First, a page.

WASHINGTON — Nearly 80 years ago, Congress set a few simple rules for how workers should get paid. Employers and their employees have been warring over them ever since.

The latest battle, which goes before the U.S. Supreme Court on Wednesday, was launched by former warehouse workers for Amazon.com, who argue they should have been paid for the time they spent waiting in security lines after their shifts. The case could have massive implications – not just for one of the world’s largest retailers but for employees everywhere – in further defining how companies across the country should pay for a day’s work.

The warehouse workers’ case has also helped highlight the strangely hazy precedent governing when American workers have a right to make money. Walking from your car to the workplace? No pay. Waiting for clearance before going into work at an airport or nuclear-power plant? No pay. Putting on protective gear before you start work in, say, a meatpacking plant? Pay.

“These issues have been percolating for 80 years,” said Paul Secunda, a law professor and director of the labor and employment law program at Marquette University Law School. “Think about every day for 25 minutes, thousands of employees going through a security line. Think about what they make an hour. … Now we’re talking about thousands of employers, with even larger workforces, who pay even more money. We’re talking about billions and billions of dollars. This is a very big deal.”

The Amazon case was filed by former workers at its sprawling fulfillment centers in Nevada, whose jobs included grabbing items from shelves and packaging them for delivery. After clocking out at the end of their shifts, they were expected to empty their pockets and walk through metal detectors to prove they weren’t stealing from the warehouse.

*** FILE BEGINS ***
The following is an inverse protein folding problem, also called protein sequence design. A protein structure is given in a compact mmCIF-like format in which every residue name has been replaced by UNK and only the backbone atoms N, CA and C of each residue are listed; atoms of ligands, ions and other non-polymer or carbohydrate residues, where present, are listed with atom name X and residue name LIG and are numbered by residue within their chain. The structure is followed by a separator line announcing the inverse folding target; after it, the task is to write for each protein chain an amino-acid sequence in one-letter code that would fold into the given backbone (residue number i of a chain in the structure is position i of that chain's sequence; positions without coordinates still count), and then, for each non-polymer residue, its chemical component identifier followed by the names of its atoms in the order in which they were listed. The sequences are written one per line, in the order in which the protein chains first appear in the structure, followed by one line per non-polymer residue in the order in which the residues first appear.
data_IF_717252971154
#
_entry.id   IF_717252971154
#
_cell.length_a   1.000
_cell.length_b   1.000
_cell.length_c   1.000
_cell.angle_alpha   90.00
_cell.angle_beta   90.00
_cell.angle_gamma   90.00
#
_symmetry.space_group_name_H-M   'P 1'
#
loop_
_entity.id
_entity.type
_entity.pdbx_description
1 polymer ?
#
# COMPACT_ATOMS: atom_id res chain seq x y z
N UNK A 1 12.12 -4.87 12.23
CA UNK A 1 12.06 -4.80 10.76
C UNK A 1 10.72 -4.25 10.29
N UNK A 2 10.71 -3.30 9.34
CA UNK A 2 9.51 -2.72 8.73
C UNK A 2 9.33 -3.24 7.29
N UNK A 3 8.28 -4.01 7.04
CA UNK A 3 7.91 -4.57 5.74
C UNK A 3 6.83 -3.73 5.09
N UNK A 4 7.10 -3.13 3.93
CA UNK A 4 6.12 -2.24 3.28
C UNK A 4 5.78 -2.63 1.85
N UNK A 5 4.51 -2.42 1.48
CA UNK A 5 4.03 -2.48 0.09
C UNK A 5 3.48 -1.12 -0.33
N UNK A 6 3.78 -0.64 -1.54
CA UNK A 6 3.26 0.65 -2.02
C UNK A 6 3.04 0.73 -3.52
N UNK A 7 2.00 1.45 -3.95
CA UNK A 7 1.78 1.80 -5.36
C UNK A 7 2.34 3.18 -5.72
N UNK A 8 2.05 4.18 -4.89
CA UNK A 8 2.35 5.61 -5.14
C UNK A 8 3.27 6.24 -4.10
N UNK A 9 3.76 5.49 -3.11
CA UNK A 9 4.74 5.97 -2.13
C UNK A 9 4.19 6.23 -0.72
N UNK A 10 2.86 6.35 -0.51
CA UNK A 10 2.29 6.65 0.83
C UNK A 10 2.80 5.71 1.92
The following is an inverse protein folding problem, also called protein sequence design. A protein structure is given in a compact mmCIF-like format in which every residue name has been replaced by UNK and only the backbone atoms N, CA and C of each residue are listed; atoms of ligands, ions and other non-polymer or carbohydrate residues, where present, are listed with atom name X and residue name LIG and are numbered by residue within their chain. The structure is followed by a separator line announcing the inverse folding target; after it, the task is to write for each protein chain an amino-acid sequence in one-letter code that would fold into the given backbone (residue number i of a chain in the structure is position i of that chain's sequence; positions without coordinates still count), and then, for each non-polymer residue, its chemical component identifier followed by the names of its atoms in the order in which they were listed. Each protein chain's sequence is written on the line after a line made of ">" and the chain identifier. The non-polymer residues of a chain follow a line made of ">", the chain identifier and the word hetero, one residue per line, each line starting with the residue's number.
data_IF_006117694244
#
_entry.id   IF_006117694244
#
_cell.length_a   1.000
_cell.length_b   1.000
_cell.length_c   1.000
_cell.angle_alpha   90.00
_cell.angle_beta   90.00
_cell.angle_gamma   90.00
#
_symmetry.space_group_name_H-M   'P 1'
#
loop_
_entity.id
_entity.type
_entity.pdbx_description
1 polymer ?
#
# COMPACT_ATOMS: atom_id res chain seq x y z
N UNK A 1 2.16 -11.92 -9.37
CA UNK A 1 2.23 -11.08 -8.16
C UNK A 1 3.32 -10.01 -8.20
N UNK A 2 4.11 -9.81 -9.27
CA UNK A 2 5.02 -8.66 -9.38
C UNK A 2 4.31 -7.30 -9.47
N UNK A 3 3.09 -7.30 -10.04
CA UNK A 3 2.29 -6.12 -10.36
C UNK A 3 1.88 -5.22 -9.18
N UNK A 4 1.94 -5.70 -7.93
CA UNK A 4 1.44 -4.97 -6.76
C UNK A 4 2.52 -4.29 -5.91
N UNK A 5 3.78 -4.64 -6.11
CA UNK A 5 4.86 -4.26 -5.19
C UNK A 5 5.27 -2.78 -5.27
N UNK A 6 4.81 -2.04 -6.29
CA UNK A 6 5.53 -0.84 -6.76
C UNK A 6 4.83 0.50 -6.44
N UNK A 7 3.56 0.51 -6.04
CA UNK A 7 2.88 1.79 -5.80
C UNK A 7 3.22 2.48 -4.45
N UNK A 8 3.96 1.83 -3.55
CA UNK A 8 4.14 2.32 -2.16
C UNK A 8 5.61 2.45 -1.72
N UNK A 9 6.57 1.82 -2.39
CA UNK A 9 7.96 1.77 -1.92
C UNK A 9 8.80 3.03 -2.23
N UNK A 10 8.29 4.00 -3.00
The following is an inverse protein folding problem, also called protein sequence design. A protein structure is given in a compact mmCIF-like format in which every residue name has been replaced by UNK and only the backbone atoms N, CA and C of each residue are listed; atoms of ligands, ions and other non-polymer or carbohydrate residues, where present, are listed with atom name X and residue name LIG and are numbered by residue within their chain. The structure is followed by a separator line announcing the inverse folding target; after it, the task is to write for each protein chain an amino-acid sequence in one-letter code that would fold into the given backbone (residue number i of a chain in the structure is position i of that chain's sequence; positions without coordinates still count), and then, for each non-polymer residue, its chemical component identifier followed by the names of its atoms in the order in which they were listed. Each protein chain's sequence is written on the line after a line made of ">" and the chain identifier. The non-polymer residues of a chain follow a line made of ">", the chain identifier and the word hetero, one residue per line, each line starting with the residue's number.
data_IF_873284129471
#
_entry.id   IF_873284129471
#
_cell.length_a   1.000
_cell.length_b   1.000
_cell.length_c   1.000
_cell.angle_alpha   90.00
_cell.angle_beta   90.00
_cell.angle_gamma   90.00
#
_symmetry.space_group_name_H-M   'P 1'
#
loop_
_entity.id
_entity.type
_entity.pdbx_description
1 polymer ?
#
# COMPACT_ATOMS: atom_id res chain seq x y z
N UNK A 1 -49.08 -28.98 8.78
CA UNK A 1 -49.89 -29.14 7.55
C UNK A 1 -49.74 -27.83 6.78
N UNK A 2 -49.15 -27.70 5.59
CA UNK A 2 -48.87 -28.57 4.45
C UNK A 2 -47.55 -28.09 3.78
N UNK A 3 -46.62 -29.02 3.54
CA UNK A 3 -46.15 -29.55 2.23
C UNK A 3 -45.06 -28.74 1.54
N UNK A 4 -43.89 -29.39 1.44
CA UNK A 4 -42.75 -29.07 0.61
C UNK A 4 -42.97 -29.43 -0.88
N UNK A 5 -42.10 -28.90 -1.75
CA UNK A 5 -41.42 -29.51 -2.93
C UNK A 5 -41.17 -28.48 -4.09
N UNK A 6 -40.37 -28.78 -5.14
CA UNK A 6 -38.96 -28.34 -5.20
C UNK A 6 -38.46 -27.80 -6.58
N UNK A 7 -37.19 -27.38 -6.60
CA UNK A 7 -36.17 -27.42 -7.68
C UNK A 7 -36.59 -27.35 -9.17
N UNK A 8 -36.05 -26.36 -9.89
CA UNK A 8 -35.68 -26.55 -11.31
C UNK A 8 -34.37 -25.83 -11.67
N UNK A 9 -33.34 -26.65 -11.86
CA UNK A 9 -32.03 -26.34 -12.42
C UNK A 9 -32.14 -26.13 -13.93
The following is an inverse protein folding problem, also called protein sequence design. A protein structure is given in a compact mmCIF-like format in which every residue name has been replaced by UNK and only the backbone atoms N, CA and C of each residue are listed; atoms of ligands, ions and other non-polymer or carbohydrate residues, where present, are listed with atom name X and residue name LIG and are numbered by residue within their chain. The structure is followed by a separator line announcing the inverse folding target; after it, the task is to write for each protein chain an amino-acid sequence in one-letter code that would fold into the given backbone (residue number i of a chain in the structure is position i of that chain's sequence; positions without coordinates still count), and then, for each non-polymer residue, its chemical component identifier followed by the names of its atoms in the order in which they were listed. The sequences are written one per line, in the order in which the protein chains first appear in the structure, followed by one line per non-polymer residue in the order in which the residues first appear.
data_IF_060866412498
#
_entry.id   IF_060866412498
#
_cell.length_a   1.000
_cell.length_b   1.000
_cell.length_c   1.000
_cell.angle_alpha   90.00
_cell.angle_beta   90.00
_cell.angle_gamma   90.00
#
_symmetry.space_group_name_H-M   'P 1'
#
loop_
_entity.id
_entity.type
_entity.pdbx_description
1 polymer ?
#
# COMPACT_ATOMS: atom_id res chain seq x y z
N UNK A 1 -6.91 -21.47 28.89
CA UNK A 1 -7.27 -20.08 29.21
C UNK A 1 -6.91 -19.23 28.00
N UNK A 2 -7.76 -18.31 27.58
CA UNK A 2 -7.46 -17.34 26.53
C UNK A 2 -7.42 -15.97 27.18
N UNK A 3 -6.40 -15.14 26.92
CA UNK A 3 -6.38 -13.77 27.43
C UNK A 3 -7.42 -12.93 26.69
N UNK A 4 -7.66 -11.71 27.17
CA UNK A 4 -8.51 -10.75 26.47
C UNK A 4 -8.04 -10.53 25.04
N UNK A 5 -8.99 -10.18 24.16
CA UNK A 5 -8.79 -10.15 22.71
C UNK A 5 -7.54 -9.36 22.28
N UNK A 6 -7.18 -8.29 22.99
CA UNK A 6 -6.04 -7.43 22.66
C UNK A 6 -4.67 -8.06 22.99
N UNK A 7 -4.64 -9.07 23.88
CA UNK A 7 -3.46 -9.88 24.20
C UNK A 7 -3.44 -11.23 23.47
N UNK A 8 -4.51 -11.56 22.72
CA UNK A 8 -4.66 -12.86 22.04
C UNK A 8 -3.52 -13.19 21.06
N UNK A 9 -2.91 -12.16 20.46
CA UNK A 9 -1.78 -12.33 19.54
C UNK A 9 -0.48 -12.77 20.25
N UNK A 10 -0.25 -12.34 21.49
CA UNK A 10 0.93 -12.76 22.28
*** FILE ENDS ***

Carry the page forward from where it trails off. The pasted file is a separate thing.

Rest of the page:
Those security lines could take more than half an hour, the workers said, and that was time when they should have been getting paid. Since 2010, more than 400,000 workers have filed a dozen class-action suits arguing they’re owed hundreds of millions of dollars in damages.

Their case, they argued, was clear-cut: The company required employees to pass through the screenings – meant to catch “shrinkage,” the industry term for workplace theft – making it an unavoidable part of their work.

Employees also complained that the contractor could have easily sped up the waits by opening up more security lines, but they had little incentive to do so, because they weren’t paying for workers’ time.

But Integrity Solutions Staffing, a staffing agency for Amazon, has argued in court briefs that the lines are just like any other workday annoyance that employees don’t get paid for: waiting to punch in the time clock, walking into work from the parking lot, or waiting to pick up a paycheck.

Integrity attorney Paul Clement has argued that “in the post-9/11 world, security screenings have become ubiquitous in the American workplace” and are a routine requirement for employees. A ruling for the Nevada workers, he said, would open “employers up to billions of dollars in retroactive damages.”

If the Supreme Court sides with the workers, the case – Integrity Staffing Solutions, Inc. v. Busk – would move forward in federal court.

Amazon said it would not comment due to the pending litigation, but a spokesperson said the “data shows that employees walk through post shift security screening with little or no wait.” (Amazon.com chief executive Jeffrey P. Bezos owns The Washington Post.)